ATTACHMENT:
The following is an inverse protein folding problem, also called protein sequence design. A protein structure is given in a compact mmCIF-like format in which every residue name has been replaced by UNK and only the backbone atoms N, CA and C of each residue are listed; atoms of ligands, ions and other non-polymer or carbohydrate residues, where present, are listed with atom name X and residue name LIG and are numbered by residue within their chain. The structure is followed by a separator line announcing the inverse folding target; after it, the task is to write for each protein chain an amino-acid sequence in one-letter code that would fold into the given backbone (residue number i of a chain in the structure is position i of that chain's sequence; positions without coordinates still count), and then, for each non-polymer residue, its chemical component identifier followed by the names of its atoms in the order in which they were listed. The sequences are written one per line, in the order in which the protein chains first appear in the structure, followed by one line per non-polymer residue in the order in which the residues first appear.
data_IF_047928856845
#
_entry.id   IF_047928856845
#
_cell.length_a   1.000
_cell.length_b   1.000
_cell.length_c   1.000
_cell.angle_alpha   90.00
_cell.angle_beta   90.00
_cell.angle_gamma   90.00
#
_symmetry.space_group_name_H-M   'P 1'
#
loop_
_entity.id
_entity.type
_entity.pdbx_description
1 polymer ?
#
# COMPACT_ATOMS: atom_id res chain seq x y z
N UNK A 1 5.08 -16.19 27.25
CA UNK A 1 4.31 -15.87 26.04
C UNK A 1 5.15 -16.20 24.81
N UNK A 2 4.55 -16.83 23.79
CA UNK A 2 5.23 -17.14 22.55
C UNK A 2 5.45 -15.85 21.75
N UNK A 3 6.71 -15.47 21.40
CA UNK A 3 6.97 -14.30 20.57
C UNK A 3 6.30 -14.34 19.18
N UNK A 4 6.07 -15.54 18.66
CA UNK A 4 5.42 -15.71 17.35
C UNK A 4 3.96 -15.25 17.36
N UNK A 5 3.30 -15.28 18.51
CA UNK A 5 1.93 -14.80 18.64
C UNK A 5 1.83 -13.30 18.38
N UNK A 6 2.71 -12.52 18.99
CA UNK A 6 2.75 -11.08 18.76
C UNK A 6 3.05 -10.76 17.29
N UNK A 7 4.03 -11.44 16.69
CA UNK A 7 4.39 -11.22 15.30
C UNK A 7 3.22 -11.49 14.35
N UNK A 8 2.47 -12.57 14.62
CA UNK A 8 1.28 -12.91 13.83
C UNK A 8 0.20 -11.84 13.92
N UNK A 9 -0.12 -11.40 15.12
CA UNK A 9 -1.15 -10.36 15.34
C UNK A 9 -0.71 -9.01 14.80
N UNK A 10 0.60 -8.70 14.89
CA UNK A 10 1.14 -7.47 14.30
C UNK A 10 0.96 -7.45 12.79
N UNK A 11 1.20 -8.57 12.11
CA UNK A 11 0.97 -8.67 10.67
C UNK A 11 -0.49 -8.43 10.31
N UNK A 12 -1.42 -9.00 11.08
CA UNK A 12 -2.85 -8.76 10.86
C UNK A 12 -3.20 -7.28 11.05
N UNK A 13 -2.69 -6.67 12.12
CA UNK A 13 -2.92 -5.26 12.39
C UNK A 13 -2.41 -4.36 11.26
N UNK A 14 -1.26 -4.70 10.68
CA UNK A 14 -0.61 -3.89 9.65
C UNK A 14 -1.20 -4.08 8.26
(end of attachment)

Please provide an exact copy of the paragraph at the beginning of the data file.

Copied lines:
The following is an inverse protein folding problem, also called protein sequence design. A protein structure is given in a compact mmCIF-like format in which every residue name has been replaced by UNK and only the backbone atoms N, CA and C of each residue are listed; atoms of ligands, ions and other non-polymer or carbohydrate residues, where present, are listed with atom name X and residue name LIG and are numbered by residue within their chain. The structure is followed by a separator line announcing the inverse folding target; after it, the task is to write for each protein chain an amino-acid sequence in one-letter code that would fold into the given backbone (residue number i of a chain in the structure is position i of that chain's sequence; positions without coordinates still count), and then, for each non-polymer residue, its chemical component identifier followed by the names of its atoms in the order in which they were listed. The sequences are written one per line, in the order in which the protein chains first appear in the structure, followed by one line per non-polymer residue in the order in which the residues first appear.